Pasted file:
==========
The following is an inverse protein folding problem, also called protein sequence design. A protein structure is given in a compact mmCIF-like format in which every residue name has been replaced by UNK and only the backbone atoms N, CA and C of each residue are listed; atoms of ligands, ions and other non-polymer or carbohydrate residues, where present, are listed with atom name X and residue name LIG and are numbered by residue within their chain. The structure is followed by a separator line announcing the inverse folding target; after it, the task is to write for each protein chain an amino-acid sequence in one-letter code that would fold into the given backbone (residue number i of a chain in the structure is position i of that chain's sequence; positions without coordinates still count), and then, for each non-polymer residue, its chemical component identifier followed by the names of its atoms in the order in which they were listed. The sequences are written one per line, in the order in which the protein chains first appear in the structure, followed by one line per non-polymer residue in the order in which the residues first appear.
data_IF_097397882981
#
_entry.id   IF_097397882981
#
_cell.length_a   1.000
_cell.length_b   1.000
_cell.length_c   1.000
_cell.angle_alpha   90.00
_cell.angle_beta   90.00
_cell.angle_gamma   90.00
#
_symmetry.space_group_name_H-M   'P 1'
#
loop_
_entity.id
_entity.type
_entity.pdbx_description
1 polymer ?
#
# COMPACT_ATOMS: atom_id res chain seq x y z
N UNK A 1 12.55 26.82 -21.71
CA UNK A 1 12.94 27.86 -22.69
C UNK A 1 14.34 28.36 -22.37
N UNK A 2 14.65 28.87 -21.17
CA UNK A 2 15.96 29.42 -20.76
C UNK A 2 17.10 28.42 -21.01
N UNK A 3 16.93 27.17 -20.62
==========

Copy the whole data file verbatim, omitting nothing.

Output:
The following is an inverse protein folding problem, also called protein sequence design. A protein structure is given in a compact mmCIF-like format in which every residue name has been replaced by UNK and only the backbone atoms N, CA and C of each residue are listed; atoms of ligands, ions and other non-polymer or carbohydrate residues, where present, are listed with atom name X and residue name LIG and are numbered by residue within their chain. The structure is followed by a separator line announcing the inverse folding target; after it, the task is to write for each protein chain an amino-acid sequence in one-letter code that would fold into the given backbone (residue number i of a chain in the structure is position i of that chain's sequence; positions without coordinates still count), and then, for each non-polymer residue, its chemical component identifier followed by the names of its atoms in the order in which they were listed. The sequences are written one per line, in the order in which the protein chains first appear in the structure, followed by one line per non-polymer residue in the order in which the residues first appear.
data_IF_097397882981
#
_entry.id   IF_097397882981
#
_cell.length_a   1.000
_cell.length_b   1.000
_cell.length_c   1.000
_cell.angle_alpha   90.00
_cell.angle_beta   90.00
_cell.angle_gamma   90.00
#
_symmetry.space_group_name_H-M   'P 1'
#
loop_
_entity.id
_entity.type
_entity.pdbx_description
1 polymer ?
#
# COMPACT_ATOMS: atom_id res chain seq x y z
N UNK A 1 12.55 26.82 -21.71
CA UNK A 1 12.94 27.86 -22.69
C UNK A 1 14.34 28.36 -22.37
N UNK A 2 14.65 28.87 -21.17
CA UNK A 2 15.96 29.42 -20.76
C UNK A 2 17.10 28.42 -21.01
N UNK A 3 16.93 27.17 -20.62